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Playing by the Rules


We learn early in life that we’re expected to play by the rules. Board games, card games, playground games, sports games all teach us how to do it. We’re reminded throughout life that we fare better when we cooperate. Most of us prefer to avoid the punishment which results from not following the rules. But many of us secretly resent feeling confined by the restraints imposed by rules. We fudge if we can, like creeping above the speed limit if we don’t see a patrol car on the horizon. We all have our notions of what is right and fair in life and when something or someone bucks the system, it raises our hackles.

Of course, playing by the rules is much easier if we get to create them. For many years, my mother played Scrabble incorporating a rule that didn’t exist in the official list. When I finally called her on it, she resented having to let go of that made-up rule which had worked in her favor for so long! But it didn’t keep her from continuing to play. Sometimes when we don’t get our way, when we can’t set the agenda and make up the rules, we’d just as soon not participate at all.

Professor and author Brené Brown compiled an extensive book on human emotions published in 2021 and titled Atlas of the Heart. In it she admits that she initially believed that resentment was akin to anger. She writes, “I mostly felt resentful toward people whom I perceived to be not working or sacrificing or grinding or perfecting or advocating as hard as I was.” It wasn’t until she was in a conversation with another emotions researcher that she learned resentment is related to envy.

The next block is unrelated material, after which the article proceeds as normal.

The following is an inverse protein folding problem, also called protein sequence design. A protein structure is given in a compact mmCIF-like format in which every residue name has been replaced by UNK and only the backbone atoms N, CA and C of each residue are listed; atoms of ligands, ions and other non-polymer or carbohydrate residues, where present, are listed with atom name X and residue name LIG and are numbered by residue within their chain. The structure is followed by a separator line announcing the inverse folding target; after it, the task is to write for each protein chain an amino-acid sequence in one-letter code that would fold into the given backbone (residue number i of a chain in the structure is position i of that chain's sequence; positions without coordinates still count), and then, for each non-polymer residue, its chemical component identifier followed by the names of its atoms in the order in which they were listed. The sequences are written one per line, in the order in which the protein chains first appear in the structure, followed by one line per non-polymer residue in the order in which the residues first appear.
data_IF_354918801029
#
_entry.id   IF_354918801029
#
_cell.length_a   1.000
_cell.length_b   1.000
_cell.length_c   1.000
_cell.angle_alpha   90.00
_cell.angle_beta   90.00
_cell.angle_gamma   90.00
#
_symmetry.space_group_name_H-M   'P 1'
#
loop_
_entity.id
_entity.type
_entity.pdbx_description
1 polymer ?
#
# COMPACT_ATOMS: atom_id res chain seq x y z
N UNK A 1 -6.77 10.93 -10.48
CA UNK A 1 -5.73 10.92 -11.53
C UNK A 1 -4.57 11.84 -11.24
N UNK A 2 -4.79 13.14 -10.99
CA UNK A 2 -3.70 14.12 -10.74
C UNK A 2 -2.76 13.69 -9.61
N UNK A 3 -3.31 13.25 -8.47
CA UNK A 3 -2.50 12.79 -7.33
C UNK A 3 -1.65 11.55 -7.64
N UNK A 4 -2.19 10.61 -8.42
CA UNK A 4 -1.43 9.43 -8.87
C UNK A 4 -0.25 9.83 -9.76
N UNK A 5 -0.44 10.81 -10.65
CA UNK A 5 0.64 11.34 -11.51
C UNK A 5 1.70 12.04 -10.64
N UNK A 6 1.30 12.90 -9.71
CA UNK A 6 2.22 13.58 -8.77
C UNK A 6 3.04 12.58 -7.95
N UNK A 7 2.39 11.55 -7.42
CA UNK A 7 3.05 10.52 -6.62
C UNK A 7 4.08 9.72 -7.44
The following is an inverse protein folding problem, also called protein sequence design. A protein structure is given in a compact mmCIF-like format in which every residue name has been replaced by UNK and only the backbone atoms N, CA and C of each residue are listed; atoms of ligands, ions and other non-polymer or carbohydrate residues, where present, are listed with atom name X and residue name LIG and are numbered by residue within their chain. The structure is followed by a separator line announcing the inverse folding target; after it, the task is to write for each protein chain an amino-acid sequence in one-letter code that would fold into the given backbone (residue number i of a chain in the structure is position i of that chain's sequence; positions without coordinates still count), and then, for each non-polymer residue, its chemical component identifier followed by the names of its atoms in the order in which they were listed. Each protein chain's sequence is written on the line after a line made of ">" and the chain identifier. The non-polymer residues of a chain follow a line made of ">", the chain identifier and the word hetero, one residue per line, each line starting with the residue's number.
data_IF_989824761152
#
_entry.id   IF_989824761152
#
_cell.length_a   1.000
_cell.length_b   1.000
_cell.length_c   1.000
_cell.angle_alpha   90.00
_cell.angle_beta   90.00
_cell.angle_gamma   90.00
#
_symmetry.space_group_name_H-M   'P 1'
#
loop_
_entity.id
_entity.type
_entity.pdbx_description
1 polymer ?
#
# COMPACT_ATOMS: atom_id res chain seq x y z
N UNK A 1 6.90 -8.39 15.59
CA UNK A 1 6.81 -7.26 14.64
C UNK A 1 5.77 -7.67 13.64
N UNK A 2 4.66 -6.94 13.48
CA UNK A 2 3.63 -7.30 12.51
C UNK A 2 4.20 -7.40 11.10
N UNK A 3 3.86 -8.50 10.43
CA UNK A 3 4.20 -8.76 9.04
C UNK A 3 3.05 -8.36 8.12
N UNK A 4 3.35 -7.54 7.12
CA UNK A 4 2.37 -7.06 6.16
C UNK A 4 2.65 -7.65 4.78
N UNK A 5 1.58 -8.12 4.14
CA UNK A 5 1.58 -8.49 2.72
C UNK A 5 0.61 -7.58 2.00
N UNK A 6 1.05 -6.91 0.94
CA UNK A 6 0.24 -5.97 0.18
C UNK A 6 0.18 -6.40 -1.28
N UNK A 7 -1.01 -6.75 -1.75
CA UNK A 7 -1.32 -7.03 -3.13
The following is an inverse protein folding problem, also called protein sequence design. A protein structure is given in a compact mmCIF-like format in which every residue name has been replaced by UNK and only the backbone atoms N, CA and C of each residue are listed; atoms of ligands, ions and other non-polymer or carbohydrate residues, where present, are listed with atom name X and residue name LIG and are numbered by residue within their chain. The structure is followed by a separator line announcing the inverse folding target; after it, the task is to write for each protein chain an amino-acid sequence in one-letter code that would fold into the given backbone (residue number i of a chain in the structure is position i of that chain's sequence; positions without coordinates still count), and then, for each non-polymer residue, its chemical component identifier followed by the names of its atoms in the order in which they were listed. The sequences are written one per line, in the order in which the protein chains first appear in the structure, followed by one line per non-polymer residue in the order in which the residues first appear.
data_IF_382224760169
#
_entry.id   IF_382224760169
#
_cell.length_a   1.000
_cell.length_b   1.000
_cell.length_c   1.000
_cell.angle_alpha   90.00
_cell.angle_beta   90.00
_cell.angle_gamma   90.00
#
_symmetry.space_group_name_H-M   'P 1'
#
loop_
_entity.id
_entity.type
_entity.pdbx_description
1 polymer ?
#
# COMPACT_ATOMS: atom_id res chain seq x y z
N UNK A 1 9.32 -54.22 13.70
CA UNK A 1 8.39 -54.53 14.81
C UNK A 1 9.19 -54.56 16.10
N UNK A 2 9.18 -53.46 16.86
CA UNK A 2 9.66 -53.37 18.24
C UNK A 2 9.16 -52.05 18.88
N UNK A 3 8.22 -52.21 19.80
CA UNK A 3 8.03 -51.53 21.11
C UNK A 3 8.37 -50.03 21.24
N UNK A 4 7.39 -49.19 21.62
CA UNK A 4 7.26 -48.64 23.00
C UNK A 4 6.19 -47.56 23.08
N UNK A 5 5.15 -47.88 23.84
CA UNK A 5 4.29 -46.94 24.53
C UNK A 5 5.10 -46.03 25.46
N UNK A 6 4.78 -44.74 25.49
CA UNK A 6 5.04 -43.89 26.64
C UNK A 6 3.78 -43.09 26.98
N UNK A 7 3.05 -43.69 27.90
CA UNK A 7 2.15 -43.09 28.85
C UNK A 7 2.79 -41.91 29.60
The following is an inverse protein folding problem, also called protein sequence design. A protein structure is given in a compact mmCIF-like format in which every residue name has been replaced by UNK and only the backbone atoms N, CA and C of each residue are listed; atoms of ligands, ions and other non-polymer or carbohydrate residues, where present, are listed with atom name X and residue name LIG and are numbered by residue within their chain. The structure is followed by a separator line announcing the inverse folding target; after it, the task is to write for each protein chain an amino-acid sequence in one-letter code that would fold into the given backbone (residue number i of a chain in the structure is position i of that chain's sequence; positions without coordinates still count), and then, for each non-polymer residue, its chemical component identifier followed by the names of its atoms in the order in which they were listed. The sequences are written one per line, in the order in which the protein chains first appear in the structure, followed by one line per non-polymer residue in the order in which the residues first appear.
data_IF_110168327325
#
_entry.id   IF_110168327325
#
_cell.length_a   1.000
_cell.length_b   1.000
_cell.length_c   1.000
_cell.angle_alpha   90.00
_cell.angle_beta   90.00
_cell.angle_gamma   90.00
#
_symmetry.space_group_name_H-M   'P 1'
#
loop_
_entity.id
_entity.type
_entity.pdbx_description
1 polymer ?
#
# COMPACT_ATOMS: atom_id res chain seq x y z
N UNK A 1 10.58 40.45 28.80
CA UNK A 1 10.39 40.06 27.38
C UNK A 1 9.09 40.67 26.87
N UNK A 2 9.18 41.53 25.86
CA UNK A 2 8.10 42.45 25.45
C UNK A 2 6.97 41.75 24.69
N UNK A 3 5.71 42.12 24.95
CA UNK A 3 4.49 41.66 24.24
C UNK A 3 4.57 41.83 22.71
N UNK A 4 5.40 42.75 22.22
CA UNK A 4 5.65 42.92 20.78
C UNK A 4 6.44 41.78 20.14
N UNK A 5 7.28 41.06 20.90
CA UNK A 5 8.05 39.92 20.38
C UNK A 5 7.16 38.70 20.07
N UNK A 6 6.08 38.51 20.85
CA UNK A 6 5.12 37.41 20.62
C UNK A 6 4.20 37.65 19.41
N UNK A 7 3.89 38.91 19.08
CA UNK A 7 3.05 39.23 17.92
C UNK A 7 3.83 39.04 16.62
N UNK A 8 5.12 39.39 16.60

When we compare ourselves to others and others to ourselves, we run the risk of slipping into resentment. We believe it’s the right thing to do to play by the rules, so we cluck our tongues at others who don’t. We think it’s proper to dress appropriately, so we formulate snarky comments in our head about those who don’t. We hold strong opinions about what is fair, so we are quick to put down anyone who violates our standards. Brown defines resentment as “the feeling of frustration, judgment, anger, ‘better than,’ and/or hidden envy related to perceived unfairness or injustice.”

It can be tricky stuff to figure out what goes on inside of us as we engage and are engaged by others of our kind. But it’s important work. The next time our hackles get raised by something or someone, we might wonder if we just slipped into a patch of resentment and then ask ourselves what manner of perceiving we were doing that got us there.

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